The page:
Last month Microsoft co-founder Bill Gates surpassed Amazon CEO Jeff Bezos to once again become the world’s richest individual, according to the Bloomberg Billionaires Index. Buoyed by an enormous 48 percent increase in Microsoft’s share price this year, Gates has retaken the title he last held in 2017.
That outcome is partially owed to the whims of Donald J. Trump. Microsoft recently surprisingly defeated Amazon’s bid for an extremely lucrative $10 billion Pentagon cloud computing contract that sees the company instantly become one of the world’s most important military and security contractors. This decision, Amazon alleges, was due to interference from the president who holds a personal grudge against Bezos, whose Washington Post has maintained a campaign of “resistance” against him.
Gates was also recently in the news attacking the wealth tax that Democratic presidential nomination candidates Elizabeth Warren and Bernie Sanders have proposed. “I’m all for super-progressive tax systems but when you say I should pay $100 billion, then I’m starting to do a little math about what I have left over,” the Seattle native said. (For the record, he would still have over $6 billion).
In response, Warren was apologetic, asking for an opportunity to meet with Gates to explain how much he would pay under the plan. “I promise it’s not $100 billion,” she said. But Sanders has been far more forthright in his opposition to the super-wealthy, categorically stating, “billionaires should not exist.”…
Across the media, Gates is presented as one of the “good billionaires”: a warm-hearted philanthropist dedicated to giving away his entire fortune to needy causes. His charitable organization, the Bill and Melinda Gates Foundation, is the largest of its sort in the world, holding over $50 billion in assets. His insight and generosity are constantly emphasized in headlines, as the following examples demonstrate.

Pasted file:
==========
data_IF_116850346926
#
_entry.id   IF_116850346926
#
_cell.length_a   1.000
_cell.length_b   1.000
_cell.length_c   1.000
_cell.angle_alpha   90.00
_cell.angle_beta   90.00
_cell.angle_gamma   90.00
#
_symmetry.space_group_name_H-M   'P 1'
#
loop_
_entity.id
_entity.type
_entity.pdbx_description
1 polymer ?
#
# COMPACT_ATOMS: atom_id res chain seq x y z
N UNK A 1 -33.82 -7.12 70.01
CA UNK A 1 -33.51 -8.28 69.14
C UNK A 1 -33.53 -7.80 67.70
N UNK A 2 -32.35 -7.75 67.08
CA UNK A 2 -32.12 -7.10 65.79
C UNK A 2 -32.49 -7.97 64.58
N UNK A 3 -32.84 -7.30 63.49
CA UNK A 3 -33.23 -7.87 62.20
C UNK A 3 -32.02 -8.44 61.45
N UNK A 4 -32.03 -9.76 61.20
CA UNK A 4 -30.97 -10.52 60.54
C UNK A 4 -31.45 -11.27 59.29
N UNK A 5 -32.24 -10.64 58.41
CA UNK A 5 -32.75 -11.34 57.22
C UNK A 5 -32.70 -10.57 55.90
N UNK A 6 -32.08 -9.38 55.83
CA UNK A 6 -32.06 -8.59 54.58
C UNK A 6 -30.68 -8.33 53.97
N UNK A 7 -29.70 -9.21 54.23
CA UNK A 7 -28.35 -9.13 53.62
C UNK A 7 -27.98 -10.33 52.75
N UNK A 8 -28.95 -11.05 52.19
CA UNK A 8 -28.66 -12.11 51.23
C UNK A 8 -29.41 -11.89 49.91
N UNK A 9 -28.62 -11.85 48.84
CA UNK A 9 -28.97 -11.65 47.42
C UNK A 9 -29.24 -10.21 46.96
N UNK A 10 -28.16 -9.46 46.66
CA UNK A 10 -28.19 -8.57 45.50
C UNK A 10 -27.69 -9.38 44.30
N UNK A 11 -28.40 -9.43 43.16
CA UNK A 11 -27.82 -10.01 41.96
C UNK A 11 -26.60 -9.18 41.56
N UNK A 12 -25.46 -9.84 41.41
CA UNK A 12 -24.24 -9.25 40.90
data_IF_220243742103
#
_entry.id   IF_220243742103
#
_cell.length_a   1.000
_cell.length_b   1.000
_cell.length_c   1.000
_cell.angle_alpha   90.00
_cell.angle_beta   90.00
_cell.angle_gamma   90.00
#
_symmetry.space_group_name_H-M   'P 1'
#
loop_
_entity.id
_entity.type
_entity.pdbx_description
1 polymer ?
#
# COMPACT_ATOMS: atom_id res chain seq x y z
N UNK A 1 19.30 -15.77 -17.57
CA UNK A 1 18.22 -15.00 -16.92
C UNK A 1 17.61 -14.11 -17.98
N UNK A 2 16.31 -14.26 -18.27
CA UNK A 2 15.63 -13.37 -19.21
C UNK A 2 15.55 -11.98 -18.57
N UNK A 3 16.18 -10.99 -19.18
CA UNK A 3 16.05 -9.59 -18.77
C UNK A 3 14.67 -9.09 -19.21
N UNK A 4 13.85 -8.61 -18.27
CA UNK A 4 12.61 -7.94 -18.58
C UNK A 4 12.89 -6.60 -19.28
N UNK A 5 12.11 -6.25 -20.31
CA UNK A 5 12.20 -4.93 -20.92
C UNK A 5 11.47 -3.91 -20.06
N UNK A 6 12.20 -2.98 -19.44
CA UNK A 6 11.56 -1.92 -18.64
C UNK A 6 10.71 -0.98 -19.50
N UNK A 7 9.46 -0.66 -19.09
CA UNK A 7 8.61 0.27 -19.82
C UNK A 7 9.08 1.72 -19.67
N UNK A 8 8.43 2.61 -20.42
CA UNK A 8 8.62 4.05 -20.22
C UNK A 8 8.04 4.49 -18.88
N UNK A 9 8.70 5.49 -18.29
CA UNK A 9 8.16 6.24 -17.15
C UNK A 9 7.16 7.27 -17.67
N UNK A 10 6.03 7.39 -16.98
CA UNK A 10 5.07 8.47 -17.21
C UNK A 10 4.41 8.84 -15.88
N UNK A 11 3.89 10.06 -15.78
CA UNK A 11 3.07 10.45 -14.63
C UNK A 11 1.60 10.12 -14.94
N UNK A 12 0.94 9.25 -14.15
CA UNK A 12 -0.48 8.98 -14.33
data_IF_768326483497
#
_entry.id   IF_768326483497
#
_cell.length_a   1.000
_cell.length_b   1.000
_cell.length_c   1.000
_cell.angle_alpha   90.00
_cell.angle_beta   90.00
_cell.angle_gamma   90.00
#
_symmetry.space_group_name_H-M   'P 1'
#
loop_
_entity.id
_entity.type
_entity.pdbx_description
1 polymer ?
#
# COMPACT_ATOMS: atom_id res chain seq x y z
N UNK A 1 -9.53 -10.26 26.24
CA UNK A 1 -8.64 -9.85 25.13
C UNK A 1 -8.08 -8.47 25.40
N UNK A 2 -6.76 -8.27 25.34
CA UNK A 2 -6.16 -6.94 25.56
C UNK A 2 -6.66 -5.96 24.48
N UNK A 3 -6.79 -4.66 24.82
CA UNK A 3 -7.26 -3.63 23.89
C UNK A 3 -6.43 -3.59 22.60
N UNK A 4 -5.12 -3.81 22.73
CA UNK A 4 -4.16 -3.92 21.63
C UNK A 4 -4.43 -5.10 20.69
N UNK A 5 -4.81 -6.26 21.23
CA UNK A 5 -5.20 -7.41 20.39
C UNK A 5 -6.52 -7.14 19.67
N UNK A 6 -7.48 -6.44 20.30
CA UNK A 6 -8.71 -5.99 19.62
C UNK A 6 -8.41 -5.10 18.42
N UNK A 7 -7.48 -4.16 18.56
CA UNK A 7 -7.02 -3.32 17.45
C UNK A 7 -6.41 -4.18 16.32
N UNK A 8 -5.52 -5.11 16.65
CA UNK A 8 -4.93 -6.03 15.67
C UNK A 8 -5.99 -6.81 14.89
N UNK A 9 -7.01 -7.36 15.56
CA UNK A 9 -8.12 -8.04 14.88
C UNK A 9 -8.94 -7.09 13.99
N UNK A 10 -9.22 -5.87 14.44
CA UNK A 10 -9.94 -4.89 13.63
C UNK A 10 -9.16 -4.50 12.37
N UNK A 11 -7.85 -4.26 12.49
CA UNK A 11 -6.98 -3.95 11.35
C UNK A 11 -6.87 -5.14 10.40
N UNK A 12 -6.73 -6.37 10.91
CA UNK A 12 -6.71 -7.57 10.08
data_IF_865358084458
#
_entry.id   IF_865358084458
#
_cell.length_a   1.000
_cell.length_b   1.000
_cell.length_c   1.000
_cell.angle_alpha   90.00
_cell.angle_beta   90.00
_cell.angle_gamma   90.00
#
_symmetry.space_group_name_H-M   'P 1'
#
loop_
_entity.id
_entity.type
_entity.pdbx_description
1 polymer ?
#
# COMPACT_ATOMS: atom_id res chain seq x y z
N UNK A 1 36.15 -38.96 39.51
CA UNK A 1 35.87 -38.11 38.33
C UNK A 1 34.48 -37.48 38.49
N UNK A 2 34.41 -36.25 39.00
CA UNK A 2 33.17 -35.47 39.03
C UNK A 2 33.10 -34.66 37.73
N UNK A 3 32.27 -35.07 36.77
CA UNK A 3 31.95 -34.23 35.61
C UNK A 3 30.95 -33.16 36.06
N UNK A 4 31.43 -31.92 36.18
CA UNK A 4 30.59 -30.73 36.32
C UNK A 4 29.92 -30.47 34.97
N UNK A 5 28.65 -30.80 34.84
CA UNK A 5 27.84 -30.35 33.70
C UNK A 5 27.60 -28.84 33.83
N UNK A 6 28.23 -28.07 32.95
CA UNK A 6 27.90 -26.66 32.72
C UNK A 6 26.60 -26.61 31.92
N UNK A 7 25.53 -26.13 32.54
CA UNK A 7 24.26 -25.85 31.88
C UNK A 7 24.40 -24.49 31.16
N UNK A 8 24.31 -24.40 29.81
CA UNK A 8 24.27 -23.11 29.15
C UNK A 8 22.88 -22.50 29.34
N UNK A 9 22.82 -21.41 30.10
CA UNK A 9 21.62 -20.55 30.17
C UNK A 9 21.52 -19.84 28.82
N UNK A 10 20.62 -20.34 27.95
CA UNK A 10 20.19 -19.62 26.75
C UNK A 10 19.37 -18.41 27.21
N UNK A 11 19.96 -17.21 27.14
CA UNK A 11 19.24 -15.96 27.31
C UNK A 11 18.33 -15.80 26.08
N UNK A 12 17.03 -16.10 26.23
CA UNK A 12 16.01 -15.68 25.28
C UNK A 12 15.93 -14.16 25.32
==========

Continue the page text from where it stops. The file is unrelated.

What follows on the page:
“Bill Gates: Philanthropist,” BBC, (2/1/10).
“Why Bill Gates Thinks Ending Polio Is Worth It,” NPR, (5/8/13).
“How Bill Gates aims to Clean Up the Planet,” The Guardian, (2/4/18).
“What Einstein and Bill Gates Teach Us About Time Travel,” NBC News, (5/10/17).
“Bill Gates And Other Billionaires Pledge To Take On Climate Change,” NPR, (11/30/15).
“Bill Gates on ending disease, saving lives: ‘Time is on our side,’” Al-Jazeera, (4/27/19).
“Bill Gates gives $4.6bn to charity in biggest donation since 2000,” The Guardian, (8/15/17).
There are a few problems with that narrative. Firstly, if Gates is so committed to giving his money away, why does he keep getting richer? This is not a trivial question: his net worth has increased from $75 billion in March 2016 to a staggering $106 billion today, according to Forbes Magazine, an over 40 percent increase in three years alone.
It is a sickness of our system that billionaires even exist. The UN estimates it would take 30 billion dollars to end world hunger per year. Gates or Bezos could end world hunger for multiple years. We can’t even comprehend that level of wealth. It’s sociopathic. So I’m not saying Gates doesn’t do good things sometimes, but he should not be viewed as a hero. All billionaires should be viewed as sick in the head. They need mental health professionals to work on them before it’s too late for humankind.”
Linsey McGoey, Professor of Sociology at the University of Essex, UK, and author of No Such Thing as a Free Gift: The Gates Foundation and the Price of Philanthropy, is profoundly skeptical of philanthropy as a whole, claiming it can actually sometimes harm democracy in the long run: “Philanthropy can and is being used deliberately to divert attention away from different forms of economic exploitation that underpin global inequality today” she told MintPress News…